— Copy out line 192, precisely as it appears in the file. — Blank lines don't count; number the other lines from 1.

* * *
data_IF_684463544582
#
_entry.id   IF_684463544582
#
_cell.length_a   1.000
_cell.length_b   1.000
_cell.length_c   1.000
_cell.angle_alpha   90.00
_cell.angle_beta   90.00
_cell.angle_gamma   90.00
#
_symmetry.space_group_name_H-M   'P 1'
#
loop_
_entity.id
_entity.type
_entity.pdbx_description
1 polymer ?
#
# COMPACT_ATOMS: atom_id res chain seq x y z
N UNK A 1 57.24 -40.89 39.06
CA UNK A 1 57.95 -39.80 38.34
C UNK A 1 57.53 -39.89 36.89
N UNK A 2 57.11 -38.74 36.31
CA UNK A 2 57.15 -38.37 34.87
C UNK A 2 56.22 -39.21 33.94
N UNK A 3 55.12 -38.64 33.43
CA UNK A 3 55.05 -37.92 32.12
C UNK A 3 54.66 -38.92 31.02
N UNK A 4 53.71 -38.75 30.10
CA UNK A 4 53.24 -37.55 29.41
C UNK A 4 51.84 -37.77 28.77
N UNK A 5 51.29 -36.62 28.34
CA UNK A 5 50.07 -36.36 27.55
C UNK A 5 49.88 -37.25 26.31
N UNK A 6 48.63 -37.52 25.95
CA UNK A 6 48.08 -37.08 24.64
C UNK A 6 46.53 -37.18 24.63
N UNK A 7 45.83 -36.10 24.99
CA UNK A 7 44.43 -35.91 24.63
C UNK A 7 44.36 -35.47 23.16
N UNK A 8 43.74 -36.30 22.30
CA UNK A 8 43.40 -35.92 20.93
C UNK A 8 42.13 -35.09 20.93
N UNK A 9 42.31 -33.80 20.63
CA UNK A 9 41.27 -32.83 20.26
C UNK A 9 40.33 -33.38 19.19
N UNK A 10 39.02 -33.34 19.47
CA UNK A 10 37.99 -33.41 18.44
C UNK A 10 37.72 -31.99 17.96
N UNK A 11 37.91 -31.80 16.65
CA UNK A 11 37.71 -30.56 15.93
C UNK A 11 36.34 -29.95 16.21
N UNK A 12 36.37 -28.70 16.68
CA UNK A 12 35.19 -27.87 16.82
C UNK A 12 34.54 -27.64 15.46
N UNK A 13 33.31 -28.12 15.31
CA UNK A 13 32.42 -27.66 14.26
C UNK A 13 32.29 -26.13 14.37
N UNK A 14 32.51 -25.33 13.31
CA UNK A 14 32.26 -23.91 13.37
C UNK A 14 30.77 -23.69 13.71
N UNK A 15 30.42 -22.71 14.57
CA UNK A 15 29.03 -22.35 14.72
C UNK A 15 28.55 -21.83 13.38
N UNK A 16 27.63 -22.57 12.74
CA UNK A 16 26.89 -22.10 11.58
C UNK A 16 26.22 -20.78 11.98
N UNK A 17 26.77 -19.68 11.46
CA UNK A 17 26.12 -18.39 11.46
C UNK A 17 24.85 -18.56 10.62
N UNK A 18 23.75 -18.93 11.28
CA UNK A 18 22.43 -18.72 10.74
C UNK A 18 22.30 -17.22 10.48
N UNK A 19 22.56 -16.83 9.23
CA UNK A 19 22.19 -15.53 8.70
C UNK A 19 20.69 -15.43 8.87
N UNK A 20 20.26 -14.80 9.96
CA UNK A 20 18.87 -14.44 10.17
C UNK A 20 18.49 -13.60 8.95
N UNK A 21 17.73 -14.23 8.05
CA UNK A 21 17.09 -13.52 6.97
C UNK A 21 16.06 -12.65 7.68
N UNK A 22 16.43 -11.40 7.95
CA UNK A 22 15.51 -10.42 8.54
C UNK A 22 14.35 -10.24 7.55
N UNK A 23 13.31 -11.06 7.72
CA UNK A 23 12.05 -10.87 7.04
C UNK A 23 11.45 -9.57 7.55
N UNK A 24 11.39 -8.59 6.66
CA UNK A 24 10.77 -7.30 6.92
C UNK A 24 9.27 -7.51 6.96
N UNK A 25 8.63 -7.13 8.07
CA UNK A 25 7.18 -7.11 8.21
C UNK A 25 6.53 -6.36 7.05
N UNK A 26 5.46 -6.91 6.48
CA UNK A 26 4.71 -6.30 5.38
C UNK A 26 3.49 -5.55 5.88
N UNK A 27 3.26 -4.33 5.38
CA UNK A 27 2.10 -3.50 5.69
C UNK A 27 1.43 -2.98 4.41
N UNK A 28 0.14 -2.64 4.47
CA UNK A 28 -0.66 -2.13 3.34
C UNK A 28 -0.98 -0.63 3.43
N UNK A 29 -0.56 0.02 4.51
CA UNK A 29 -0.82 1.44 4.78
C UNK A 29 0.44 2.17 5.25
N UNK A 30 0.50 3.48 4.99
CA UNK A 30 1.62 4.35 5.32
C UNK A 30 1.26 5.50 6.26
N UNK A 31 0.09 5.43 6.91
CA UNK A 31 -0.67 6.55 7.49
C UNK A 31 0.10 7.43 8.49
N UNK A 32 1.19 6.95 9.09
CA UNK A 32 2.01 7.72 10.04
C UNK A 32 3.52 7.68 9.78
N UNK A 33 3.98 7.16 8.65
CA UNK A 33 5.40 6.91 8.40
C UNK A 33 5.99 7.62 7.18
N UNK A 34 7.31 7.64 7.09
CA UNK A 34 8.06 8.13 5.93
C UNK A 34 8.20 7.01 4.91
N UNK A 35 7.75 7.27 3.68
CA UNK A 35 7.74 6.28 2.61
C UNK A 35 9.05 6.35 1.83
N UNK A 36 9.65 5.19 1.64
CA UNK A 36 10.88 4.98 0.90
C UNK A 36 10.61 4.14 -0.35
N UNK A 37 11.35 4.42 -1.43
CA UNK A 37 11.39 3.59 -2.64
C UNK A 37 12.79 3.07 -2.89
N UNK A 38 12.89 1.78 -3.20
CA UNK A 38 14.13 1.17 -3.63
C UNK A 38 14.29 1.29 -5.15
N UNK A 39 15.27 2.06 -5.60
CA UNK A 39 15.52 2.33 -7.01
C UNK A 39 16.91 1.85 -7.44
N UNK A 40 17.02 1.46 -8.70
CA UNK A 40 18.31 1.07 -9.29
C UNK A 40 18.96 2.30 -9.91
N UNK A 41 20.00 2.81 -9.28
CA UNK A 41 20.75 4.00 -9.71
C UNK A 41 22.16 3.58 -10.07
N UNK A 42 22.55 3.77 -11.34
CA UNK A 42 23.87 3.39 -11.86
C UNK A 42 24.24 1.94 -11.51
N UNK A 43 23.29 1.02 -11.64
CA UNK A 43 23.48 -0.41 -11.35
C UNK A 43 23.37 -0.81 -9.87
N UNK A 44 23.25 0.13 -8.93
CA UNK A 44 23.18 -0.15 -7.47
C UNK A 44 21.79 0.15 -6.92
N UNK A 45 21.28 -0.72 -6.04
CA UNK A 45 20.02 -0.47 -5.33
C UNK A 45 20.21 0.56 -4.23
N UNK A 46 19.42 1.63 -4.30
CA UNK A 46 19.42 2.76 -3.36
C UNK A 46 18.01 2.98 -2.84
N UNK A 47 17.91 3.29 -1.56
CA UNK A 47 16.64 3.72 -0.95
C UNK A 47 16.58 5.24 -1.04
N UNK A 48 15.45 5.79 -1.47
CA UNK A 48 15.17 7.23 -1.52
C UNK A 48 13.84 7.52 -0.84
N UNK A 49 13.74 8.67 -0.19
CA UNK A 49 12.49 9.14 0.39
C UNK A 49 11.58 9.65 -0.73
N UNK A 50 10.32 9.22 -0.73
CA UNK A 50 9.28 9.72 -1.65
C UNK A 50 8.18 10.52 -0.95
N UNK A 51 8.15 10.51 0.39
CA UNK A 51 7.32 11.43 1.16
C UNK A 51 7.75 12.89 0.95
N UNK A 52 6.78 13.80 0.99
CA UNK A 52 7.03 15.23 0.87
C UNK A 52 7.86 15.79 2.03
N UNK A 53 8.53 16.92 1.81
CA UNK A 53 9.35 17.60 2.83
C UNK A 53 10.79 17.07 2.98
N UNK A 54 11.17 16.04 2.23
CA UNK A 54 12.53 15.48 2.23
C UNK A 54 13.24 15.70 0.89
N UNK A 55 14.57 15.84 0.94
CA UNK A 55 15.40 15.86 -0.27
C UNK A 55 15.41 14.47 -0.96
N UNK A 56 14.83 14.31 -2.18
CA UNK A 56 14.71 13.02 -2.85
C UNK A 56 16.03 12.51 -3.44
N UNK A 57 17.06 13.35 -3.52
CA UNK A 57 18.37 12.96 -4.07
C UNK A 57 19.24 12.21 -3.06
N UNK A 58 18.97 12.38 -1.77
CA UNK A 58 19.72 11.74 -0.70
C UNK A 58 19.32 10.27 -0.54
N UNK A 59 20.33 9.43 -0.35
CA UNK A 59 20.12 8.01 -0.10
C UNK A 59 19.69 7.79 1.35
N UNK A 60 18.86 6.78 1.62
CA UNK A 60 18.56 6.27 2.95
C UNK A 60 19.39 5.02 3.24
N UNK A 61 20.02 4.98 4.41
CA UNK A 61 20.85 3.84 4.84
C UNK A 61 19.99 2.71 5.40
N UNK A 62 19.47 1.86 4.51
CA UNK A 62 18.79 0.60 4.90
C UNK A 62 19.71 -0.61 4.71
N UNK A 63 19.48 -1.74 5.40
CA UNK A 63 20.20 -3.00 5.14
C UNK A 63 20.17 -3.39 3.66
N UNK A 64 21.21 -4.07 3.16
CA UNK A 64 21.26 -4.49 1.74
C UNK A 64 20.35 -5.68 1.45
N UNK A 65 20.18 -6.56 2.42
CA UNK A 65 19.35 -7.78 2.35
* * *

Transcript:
N UNK A 58 18.97 12.38 -1.77